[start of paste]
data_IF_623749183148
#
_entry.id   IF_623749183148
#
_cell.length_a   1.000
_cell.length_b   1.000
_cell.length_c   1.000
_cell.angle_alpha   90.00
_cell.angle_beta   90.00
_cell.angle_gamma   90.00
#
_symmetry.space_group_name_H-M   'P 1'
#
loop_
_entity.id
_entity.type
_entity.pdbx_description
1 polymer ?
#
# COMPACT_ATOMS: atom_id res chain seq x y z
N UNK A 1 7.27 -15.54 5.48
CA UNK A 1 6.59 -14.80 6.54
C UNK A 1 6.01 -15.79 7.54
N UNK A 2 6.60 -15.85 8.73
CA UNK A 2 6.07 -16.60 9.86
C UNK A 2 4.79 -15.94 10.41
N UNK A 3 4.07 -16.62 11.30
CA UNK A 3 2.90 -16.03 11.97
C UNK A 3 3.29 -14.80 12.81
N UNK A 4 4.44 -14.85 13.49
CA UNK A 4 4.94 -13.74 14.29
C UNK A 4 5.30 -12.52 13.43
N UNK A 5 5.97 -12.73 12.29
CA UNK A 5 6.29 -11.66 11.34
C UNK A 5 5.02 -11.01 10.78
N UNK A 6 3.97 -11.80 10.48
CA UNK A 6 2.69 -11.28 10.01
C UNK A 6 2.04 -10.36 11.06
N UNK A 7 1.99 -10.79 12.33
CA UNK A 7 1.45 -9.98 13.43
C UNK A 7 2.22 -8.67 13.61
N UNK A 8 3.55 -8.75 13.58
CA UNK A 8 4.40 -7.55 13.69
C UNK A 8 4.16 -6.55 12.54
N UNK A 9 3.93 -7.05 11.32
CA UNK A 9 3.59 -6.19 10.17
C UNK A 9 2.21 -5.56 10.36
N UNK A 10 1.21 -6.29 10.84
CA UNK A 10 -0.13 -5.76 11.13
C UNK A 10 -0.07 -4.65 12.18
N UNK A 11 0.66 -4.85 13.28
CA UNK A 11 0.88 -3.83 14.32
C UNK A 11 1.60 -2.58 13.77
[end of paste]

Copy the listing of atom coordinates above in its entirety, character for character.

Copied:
data_IF_623749183148
#
_entry.id   IF_623749183148
#
_cell.length_a   1.000
_cell.length_b   1.000
_cell.length_c   1.000
_cell.angle_alpha   90.00
_cell.angle_beta   90.00
_cell.angle_gamma   90.00
#
_symmetry.space_group_name_H-M   'P 1'
#
loop_
_entity.id
_entity.type
_entity.pdbx_description
1 polymer ?
#
# COMPACT_ATOMS: atom_id res chain seq x y z
N UNK A 1 7.27 -15.54 5.48
CA UNK A 1 6.59 -14.80 6.54
C UNK A 1 6.01 -15.79 7.54
N UNK A 2 6.60 -15.85 8.73
CA UNK A 2 6.07 -16.60 9.86
C UNK A 2 4.79 -15.94 10.41
N UNK A 3 4.07 -16.62 11.30
CA UNK A 3 2.90 -16.03 11.97
C UNK A 3 3.29 -14.80 12.81
N UNK A 4 4.44 -14.85 13.49
CA UNK A 4 4.94 -13.74 14.29
C UNK A 4 5.30 -12.52 13.43
N UNK A 5 5.97 -12.73 12.29
CA UNK A 5 6.29 -11.66 11.34
C UNK A 5 5.02 -11.01 10.78
N UNK A 6 3.97 -11.80 10.48
CA UNK A 6 2.69 -11.28 10.01
C UNK A 6 2.04 -10.36 11.06
N UNK A 7 1.99 -10.79 12.33
CA UNK A 7 1.45 -9.98 13.43
C UNK A 7 2.22 -8.67 13.61
N UNK A 8 3.55 -8.75 13.58
CA UNK A 8 4.40 -7.55 13.69
C UNK A 8 4.16 -6.55 12.54
N UNK A 9 3.93 -7.05 11.32
CA UNK A 9 3.59 -6.19 10.17
C UNK A 9 2.21 -5.56 10.36
N UNK A 10 1.21 -6.29 10.84
CA UNK A 10 -0.13 -5.76 11.13
C UNK A 10 -0.07 -4.65 12.18
N UNK A 11 0.66 -4.85 13.28
CA UNK A 11 0.88 -3.83 14.32
C UNK A 11 1.60 -2.58 13.77